Sunday, 30 September 2007

TDDing Web applications: requirments vs implementation details

Now that my Asp.Net testing framework release is getting closer, it's time to think how we could incorporate it into our TDD precess. Specifically, I'm interested in the Red-Green-Refactor pattern.

Suppose I'm trying to develop a site map with a tree-like structure. How do I test the output? In the world of domain logic, or even WinForms UI, the result is more or less well-defined by user requirements: we have to display a table of search results, for example. There's still "more or less", however: we could use a DataGridView, or a third-party grid, or use the form's OnPaint event and draw the results manually. This is what Presenters are for: the actual output is the implementation details, the Presenter is what we test for the search results. In most cases, binding the data to the UI is so trivial that we don't have to test it.

With the HTML output, it's different. Retrieving the data is one thing, but my current task is to display it. So, I reformulate my story: my control has to display a hierarchic data "properly". Here "properly" means proper indentation for items that are deeper in the tree. Purely visual concept, absolutely untestable.

So, I come with several choices. Usually I think of the Asp.Net controls as a high-level structure, and the raw HTML output as the implementation details. So, in other situations, I'd prefer to test the high-level structure. For example, I don't care much if my DataList renders as a table or a set of spans, but I want to make sure that the first Item's DataItem is what I expect it to be. The DataList is a part of a user story, and the HTML output is private implementation details.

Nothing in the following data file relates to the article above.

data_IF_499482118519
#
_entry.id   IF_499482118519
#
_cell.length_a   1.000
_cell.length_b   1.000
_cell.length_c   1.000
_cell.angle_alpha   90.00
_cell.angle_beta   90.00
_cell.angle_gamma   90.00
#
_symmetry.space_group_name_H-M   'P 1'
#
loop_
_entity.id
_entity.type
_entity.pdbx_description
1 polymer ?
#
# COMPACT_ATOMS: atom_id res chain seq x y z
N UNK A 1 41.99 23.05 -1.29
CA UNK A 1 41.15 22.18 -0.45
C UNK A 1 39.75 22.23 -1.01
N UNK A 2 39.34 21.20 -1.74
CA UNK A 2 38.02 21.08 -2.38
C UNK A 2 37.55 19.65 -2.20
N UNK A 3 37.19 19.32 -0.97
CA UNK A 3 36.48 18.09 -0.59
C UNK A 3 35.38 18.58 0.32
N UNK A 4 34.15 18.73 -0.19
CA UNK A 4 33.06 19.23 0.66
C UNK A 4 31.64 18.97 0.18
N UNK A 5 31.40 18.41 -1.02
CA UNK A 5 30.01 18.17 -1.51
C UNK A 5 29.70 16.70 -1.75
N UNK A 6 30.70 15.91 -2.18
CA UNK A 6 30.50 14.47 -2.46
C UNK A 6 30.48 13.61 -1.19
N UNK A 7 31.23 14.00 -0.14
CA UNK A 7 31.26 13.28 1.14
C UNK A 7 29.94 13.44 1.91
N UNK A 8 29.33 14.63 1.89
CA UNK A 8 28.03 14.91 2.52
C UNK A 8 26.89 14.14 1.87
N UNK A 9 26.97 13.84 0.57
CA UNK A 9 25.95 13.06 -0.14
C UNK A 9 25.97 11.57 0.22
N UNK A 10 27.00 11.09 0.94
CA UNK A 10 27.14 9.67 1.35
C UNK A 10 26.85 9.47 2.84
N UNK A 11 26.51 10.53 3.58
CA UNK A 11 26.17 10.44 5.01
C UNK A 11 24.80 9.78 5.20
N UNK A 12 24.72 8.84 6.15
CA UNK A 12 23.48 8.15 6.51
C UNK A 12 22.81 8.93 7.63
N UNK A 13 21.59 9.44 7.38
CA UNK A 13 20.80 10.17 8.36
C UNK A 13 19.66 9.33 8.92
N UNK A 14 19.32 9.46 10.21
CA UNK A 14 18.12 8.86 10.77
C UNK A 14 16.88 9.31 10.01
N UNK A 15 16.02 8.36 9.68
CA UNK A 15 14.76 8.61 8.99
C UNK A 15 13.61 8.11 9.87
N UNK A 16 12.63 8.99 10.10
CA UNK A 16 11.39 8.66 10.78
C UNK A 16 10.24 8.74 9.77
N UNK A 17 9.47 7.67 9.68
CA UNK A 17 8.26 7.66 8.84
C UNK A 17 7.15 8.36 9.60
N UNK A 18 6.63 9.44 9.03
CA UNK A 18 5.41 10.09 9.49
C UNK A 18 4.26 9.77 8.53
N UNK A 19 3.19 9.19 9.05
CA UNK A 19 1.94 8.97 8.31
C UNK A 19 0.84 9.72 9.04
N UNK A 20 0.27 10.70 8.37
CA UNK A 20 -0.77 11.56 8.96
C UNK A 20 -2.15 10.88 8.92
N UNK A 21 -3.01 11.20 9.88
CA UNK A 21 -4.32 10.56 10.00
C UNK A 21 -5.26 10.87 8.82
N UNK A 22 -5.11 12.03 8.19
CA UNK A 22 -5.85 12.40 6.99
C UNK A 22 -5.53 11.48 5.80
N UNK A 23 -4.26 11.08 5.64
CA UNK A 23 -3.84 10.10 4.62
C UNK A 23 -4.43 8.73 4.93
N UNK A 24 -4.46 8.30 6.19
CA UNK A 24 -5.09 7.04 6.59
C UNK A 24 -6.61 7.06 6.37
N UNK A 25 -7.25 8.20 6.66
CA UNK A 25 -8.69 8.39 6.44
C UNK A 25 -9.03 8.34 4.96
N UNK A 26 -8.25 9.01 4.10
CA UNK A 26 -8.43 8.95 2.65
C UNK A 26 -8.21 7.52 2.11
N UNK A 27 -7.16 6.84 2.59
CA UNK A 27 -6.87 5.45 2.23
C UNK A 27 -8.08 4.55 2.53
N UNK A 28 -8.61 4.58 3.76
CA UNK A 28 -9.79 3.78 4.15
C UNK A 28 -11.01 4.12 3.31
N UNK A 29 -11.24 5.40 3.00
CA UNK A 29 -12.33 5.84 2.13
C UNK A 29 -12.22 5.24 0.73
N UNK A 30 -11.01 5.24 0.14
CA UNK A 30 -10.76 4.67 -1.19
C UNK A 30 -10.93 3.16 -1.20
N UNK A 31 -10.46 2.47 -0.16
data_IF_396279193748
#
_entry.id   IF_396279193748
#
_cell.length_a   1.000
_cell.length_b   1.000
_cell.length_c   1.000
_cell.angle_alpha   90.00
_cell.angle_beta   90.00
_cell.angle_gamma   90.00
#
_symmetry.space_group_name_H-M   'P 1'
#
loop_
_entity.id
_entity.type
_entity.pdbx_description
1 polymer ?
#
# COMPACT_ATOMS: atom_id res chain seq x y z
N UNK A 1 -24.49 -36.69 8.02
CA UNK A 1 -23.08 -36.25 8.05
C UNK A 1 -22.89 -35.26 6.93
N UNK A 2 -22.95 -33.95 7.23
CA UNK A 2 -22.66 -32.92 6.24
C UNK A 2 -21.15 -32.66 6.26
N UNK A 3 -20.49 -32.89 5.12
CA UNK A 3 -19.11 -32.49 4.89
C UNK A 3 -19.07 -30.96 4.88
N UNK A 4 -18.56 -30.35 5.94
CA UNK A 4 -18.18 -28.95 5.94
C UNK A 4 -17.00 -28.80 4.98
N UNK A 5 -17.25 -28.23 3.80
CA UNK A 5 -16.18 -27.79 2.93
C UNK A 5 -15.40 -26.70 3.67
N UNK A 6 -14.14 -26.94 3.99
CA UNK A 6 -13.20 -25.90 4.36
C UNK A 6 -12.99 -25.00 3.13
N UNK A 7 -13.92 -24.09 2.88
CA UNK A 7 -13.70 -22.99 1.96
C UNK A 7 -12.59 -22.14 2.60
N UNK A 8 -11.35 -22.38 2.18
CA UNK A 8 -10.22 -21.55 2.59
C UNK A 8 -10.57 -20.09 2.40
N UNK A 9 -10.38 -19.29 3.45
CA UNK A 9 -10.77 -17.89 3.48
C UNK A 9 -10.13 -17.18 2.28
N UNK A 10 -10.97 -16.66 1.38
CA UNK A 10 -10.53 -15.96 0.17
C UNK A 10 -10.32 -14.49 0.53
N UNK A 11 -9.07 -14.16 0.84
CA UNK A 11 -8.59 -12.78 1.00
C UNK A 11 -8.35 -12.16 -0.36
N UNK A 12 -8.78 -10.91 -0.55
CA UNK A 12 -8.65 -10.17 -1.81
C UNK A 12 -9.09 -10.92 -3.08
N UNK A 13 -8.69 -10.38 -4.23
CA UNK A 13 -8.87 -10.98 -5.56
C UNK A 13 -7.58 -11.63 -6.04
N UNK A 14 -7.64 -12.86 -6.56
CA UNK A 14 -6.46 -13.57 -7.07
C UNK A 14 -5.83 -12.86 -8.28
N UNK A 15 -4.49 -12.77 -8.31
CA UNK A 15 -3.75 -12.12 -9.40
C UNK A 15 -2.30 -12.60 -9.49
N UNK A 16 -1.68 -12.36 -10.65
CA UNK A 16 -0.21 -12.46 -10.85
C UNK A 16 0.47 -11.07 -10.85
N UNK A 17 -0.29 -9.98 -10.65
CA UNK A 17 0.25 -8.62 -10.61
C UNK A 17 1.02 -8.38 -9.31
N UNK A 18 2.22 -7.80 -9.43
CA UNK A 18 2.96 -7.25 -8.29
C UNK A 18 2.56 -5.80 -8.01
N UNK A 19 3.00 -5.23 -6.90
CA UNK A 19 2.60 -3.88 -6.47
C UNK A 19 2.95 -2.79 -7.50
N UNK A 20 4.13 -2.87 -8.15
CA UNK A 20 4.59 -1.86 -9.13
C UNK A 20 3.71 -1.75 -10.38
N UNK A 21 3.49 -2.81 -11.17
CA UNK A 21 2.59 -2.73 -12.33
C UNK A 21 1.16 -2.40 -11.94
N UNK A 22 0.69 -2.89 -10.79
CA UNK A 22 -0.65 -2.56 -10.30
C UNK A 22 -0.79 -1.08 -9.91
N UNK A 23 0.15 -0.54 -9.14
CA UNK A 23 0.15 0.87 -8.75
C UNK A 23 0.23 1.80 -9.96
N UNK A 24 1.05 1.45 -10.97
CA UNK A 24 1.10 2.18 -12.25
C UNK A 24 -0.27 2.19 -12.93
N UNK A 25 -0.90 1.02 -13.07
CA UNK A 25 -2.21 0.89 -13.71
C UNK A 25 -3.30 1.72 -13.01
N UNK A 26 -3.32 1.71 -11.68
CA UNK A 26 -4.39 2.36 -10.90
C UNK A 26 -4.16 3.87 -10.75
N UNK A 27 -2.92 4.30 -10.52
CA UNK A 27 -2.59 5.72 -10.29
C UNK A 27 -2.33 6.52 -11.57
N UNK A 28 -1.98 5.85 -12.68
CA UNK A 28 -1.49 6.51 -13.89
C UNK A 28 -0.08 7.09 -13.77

With the Web UI development, it's different. Looks like any decision we make is upfront design. Anyway, there are two choices, basically. I can expect some nested DataLists, or Repeaters, or a TreeView, but now this becomes the implementation. Or I can expect some HTML. And the more I think about it, the more I prefer HTML. Now, HTML remains implementation if you think in visual terms. Should I make a bullet list, a set of DIVs, or a table? After all, even a "b" tag will behave like a list item if you apply an appropriate CSS style. But many tags carry a semantical meaning, and if we look this way, the answer is obvious: since we have a list of items, let it be a list tag!

There's also a "purist" approach: you define your own tag, TDD your HTML structure, and apply CSS wisely to satisfy your customer. But the point is, you choose the raw output for testing.

Now that we know what to test, we write a test, and the Red phase is finished. At the Green phase, we just override the Render method and write what we need to make the test pass. At the Refactor phase, we could notice that we use a foreach loop and refactor it into a Repeater, or we could use a server HTML control and build it programmatically, etc. Each way, the refactoring would work only if we haven't hardcoded the entire HTML string into our test. We started with a semantic meaning of the list, let's keep it this way. For example, we can store the output in an XML document, and ignore the node attributes and extra tags like spans and such. Also note that all these server controls appear not as a part of upfront design, but at the refactoring phase, which is what we really want for a TDD process.

Looking at the whole picture, we discover something we didn't expect: our implementation details became a part of a user story, and vise versa. To tell you the truth, I didn't expect the proven TDD principles working in a new field (who said they should?), but they did!

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